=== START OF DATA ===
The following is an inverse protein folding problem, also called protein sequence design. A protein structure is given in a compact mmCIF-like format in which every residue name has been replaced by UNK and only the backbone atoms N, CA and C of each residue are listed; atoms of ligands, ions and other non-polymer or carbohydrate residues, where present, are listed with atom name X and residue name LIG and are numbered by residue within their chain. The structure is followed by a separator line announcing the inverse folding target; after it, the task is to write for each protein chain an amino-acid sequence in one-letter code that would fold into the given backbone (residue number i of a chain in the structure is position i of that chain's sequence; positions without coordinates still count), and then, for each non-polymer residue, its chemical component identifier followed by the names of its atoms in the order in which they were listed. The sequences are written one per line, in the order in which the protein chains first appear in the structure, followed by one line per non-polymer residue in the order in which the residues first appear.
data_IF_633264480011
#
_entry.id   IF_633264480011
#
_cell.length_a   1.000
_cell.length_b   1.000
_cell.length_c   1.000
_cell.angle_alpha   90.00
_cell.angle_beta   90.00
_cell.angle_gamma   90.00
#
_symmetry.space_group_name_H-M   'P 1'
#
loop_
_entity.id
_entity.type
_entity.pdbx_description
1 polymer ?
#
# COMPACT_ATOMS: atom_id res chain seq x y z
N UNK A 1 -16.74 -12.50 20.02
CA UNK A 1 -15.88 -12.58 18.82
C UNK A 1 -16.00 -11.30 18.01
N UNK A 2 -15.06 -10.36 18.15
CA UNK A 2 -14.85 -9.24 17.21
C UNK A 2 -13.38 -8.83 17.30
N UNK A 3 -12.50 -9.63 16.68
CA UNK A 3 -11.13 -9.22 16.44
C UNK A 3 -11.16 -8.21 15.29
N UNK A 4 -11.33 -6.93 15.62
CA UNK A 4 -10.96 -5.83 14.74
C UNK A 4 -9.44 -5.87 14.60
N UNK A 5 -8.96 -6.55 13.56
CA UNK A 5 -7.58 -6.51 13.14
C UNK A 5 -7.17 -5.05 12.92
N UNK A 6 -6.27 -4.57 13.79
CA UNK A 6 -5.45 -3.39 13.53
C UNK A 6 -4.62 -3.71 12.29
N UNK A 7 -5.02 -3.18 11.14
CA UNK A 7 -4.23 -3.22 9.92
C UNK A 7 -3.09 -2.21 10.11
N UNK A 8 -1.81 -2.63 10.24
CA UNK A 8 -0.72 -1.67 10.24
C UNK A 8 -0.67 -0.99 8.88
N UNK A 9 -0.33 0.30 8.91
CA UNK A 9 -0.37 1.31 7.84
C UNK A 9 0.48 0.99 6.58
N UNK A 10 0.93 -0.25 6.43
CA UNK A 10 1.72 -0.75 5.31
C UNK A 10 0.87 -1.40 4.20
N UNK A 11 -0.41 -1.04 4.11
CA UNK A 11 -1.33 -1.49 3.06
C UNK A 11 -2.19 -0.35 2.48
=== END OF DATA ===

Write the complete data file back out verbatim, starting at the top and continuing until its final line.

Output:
The following is an inverse protein folding problem, also called protein sequence design. A protein structure is given in a compact mmCIF-like format in which every residue name has been replaced by UNK and only the backbone atoms N, CA and C of each residue are listed; atoms of ligands, ions and other non-polymer or carbohydrate residues, where present, are listed with atom name X and residue name LIG and are numbered by residue within their chain. The structure is followed by a separator line announcing the inverse folding target; after it, the task is to write for each protein chain an amino-acid sequence in one-letter code that would fold into the given backbone (residue number i of a chain in the structure is position i of that chain's sequence; positions without coordinates still count), and then, for each non-polymer residue, its chemical component identifier followed by the names of its atoms in the order in which they were listed. The sequences are written one per line, in the order in which the protein chains first appear in the structure, followed by one line per non-polymer residue in the order in which the residues first appear.
data_IF_633264480011
#
_entry.id   IF_633264480011
#
_cell.length_a   1.000
_cell.length_b   1.000
_cell.length_c   1.000
_cell.angle_alpha   90.00
_cell.angle_beta   90.00
_cell.angle_gamma   90.00
#
_symmetry.space_group_name_H-M   'P 1'
#
loop_
_entity.id
_entity.type
_entity.pdbx_description
1 polymer ?
#
# COMPACT_ATOMS: atom_id res chain seq x y z
N UNK A 1 -16.74 -12.50 20.02
CA UNK A 1 -15.88 -12.58 18.82
C UNK A 1 -16.00 -11.30 18.01
N UNK A 2 -15.06 -10.36 18.15
CA UNK A 2 -14.85 -9.24 17.21
C UNK A 2 -13.38 -8.83 17.30
N UNK A 3 -12.50 -9.63 16.68
CA UNK A 3 -11.13 -9.22 16.44
C UNK A 3 -11.16 -8.21 15.29
N UNK A 4 -11.33 -6.93 15.62
CA UNK A 4 -10.96 -5.83 14.74
C UNK A 4 -9.44 -5.87 14.60
N UNK A 5 -8.96 -6.55 13.56
CA UNK A 5 -7.58 -6.51 13.14
C UNK A 5 -7.17 -5.05 12.92
N UNK A 6 -6.27 -4.57 13.79
CA UNK A 6 -5.45 -3.39 13.53
C UNK A 6 -4.62 -3.71 12.29
N UNK A 7 -5.02 -3.18 11.14
CA UNK A 7 -4.23 -3.22 9.92
C UNK A 7 -3.09 -2.21 10.11
N UNK A 8 -1.81 -2.63 10.24
CA UNK A 8 -0.72 -1.67 10.24
C UNK A 8 -0.67 -0.99 8.88
N UNK A 9 -0.33 0.30 8.91
CA UNK A 9 -0.37 1.31 7.84
C UNK A 9 0.48 0.99 6.58
N UNK A 10 0.93 -0.25 6.43
CA UNK A 10 1.72 -0.75 5.31
C UNK A 10 0.87 -1.40 4.20
N UNK A 11 -0.41 -1.04 4.11
CA UNK A 11 -1.33 -1.49 3.06
C UNK A 11 -2.19 -0.35 2.48